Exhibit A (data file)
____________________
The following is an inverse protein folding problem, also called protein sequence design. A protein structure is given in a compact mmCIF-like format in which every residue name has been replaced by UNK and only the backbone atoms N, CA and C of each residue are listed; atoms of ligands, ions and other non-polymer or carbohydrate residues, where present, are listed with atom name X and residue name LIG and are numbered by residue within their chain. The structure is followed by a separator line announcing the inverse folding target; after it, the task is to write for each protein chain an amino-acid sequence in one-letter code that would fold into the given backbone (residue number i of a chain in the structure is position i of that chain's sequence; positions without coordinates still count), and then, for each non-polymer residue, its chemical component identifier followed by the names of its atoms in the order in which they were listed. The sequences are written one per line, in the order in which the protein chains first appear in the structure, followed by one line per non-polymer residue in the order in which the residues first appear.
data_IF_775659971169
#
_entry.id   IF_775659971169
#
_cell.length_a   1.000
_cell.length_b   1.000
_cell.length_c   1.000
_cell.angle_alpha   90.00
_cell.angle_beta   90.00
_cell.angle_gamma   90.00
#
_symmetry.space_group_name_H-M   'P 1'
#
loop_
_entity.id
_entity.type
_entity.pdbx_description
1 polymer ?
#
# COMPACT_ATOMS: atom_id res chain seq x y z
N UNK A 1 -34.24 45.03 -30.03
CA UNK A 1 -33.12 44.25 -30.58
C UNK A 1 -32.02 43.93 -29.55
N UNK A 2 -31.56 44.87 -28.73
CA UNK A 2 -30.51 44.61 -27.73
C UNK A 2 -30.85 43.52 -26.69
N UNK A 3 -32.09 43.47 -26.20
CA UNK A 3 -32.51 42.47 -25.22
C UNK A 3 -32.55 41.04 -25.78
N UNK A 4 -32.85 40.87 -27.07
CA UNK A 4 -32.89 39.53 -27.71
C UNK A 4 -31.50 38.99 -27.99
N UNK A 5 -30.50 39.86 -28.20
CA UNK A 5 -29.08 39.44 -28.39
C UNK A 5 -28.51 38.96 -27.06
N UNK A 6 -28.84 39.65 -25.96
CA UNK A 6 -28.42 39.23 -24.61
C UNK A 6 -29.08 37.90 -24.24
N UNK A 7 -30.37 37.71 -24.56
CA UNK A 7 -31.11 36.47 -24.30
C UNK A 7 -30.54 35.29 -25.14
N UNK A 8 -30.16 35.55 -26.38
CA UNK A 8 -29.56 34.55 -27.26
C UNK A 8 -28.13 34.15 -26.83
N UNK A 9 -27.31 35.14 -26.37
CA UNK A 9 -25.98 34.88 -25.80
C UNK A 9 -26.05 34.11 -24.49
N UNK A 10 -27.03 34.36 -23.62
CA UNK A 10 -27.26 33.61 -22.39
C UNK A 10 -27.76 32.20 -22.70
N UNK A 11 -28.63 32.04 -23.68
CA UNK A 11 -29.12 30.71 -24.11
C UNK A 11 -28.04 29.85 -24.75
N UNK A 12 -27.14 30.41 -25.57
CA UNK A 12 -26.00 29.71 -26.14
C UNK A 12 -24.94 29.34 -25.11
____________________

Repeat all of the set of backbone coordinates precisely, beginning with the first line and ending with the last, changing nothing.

The following is an inverse protein folding problem, also called protein sequence design. A protein structure is given in a compact mmCIF-like format in which every residue name has been replaced by UNK and only the backbone atoms N, CA and C of each residue are listed; atoms of ligands, ions and other non-polymer or carbohydrate residues, where present, are listed with atom name X and residue name LIG and are numbered by residue within their chain. The structure is followed by a separator line announcing the inverse folding target; after it, the task is to write for each protein chain an amino-acid sequence in one-letter code that would fold into the given backbone (residue number i of a chain in the structure is position i of that chain's sequence; positions without coordinates still count), and then, for each non-polymer residue, its chemical component identifier followed by the names of its atoms in the order in which they were listed. The sequences are written one per line, in the order in which the protein chains first appear in the structure, followed by one line per non-polymer residue in the order in which the residues first appear.
data_IF_775659971169
#
_entry.id   IF_775659971169
#
_cell.length_a   1.000
_cell.length_b   1.000
_cell.length_c   1.000
_cell.angle_alpha   90.00
_cell.angle_beta   90.00
_cell.angle_gamma   90.00
#
_symmetry.space_group_name_H-M   'P 1'
#
loop_
_entity.id
_entity.type
_entity.pdbx_description
1 polymer ?
#
# COMPACT_ATOMS: atom_id res chain seq x y z
N UNK A 1 -34.24 45.03 -30.03
CA UNK A 1 -33.12 44.25 -30.58
C UNK A 1 -32.02 43.93 -29.55
N UNK A 2 -31.56 44.87 -28.73
CA UNK A 2 -30.51 44.61 -27.73
C UNK A 2 -30.85 43.52 -26.69
N UNK A 3 -32.09 43.47 -26.20
CA UNK A 3 -32.51 42.47 -25.22
C UNK A 3 -32.55 41.04 -25.78
N UNK A 4 -32.85 40.87 -27.07
CA UNK A 4 -32.89 39.53 -27.71
C UNK A 4 -31.50 38.99 -27.99
N UNK A 5 -30.50 39.86 -28.20
CA UNK A 5 -29.08 39.44 -28.39
C UNK A 5 -28.51 38.96 -27.06
N UNK A 6 -28.84 39.65 -25.96
CA UNK A 6 -28.42 39.23 -24.61
C UNK A 6 -29.08 37.90 -24.24
N UNK A 7 -30.37 37.71 -24.56
CA UNK A 7 -31.11 36.47 -24.30
C UNK A 7 -30.54 35.29 -25.14
N UNK A 8 -30.16 35.55 -26.38
CA UNK A 8 -29.56 34.55 -27.26
C UNK A 8 -28.13 34.15 -26.83
N UNK A 9 -27.31 35.14 -26.37
CA UNK A 9 -25.98 34.88 -25.80
C UNK A 9 -26.05 34.11 -24.49
N UNK A 10 -27.03 34.36 -23.62
CA UNK A 10 -27.26 33.61 -22.39
C UNK A 10 -27.76 32.20 -22.70
N UNK A 11 -28.63 32.04 -23.68
CA UNK A 11 -29.12 30.71 -24.11
C UNK A 11 -28.04 29.85 -24.75
N UNK A 12 -27.14 30.41 -25.57
CA UNK A 12 -26.00 29.71 -26.14
C UNK A 12 -24.94 29.34 -25.11